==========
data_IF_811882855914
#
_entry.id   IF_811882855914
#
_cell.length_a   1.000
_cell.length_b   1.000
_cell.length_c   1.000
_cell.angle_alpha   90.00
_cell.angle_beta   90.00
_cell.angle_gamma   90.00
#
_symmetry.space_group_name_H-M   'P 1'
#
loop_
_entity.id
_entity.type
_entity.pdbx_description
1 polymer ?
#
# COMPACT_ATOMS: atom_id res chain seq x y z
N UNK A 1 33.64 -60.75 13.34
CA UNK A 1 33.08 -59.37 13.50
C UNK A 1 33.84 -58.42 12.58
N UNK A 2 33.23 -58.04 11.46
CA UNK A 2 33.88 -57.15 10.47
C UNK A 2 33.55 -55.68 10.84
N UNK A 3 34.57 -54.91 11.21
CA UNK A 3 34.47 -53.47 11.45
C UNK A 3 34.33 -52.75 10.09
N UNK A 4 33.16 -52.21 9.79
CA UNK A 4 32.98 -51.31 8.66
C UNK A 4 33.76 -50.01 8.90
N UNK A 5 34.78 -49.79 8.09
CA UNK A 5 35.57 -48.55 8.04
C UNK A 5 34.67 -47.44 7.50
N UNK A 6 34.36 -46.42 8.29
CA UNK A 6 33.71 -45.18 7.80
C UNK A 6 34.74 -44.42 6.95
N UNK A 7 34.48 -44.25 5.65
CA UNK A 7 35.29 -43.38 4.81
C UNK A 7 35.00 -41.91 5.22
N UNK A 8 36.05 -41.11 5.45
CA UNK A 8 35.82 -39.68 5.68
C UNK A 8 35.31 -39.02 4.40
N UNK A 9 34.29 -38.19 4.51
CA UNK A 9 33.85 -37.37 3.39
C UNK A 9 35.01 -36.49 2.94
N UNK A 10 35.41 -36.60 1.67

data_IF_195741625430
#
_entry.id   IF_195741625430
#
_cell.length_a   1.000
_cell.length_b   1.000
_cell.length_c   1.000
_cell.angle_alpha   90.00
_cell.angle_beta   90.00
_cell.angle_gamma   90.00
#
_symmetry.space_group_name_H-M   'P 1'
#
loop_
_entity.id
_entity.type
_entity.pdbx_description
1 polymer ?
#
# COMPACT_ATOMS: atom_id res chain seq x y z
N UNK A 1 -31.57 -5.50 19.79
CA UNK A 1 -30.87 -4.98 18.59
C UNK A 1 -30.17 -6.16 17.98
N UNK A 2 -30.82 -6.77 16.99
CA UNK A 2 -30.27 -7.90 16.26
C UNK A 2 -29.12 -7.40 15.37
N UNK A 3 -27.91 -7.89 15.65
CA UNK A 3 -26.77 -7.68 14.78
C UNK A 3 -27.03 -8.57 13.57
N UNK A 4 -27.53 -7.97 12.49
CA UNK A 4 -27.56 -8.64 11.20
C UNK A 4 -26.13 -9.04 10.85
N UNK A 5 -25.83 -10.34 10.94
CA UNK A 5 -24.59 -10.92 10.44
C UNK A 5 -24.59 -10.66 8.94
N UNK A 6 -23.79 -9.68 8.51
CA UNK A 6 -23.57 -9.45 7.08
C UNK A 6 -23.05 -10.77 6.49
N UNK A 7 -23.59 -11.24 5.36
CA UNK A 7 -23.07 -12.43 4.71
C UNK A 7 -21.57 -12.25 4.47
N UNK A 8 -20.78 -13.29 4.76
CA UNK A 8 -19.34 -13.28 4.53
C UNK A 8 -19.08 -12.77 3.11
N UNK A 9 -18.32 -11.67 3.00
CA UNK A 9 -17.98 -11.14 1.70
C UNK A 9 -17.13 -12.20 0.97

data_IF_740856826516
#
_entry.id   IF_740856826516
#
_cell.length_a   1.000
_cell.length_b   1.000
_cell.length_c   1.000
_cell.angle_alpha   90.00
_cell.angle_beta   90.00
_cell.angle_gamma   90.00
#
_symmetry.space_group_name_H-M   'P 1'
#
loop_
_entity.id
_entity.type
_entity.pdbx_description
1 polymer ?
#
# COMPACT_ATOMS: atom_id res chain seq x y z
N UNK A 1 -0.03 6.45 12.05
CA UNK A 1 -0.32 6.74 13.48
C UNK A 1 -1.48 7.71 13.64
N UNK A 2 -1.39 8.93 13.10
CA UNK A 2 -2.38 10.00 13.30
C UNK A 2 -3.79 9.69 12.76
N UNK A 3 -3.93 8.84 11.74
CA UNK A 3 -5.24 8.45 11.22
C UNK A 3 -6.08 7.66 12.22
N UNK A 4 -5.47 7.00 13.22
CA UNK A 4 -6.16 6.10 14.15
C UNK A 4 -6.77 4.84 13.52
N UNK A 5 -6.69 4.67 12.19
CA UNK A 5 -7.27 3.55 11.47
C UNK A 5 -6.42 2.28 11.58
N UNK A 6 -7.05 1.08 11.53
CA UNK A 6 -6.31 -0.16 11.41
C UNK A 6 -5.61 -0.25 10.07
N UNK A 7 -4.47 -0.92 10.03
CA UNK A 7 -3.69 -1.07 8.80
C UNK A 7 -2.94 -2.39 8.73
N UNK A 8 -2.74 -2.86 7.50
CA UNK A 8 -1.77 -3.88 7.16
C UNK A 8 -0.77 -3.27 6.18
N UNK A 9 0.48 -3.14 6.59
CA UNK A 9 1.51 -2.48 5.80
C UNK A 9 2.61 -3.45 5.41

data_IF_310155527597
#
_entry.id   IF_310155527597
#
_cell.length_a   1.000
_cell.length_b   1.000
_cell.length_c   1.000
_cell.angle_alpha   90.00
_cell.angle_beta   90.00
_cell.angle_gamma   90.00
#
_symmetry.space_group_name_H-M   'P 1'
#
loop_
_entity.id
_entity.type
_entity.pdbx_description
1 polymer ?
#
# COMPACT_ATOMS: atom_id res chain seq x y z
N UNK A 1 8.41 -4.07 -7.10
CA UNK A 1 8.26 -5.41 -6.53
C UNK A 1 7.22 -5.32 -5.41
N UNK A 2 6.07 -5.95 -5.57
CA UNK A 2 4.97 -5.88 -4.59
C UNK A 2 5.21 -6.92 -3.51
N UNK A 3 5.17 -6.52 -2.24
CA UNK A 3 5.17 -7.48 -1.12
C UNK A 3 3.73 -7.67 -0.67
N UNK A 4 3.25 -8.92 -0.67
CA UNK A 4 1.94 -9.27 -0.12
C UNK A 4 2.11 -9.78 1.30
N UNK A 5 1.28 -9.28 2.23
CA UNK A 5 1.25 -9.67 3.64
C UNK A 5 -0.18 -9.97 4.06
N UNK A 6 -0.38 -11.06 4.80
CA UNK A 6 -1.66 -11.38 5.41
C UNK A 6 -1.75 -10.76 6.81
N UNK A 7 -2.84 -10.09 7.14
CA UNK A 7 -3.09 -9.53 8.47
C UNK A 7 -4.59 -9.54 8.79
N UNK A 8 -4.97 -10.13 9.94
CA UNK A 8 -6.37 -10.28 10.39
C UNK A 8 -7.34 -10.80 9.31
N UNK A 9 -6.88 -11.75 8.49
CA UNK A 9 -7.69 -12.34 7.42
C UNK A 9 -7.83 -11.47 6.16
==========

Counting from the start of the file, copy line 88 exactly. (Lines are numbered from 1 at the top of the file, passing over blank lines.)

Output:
CA UNK A 7 -23.07 -12.43 4.71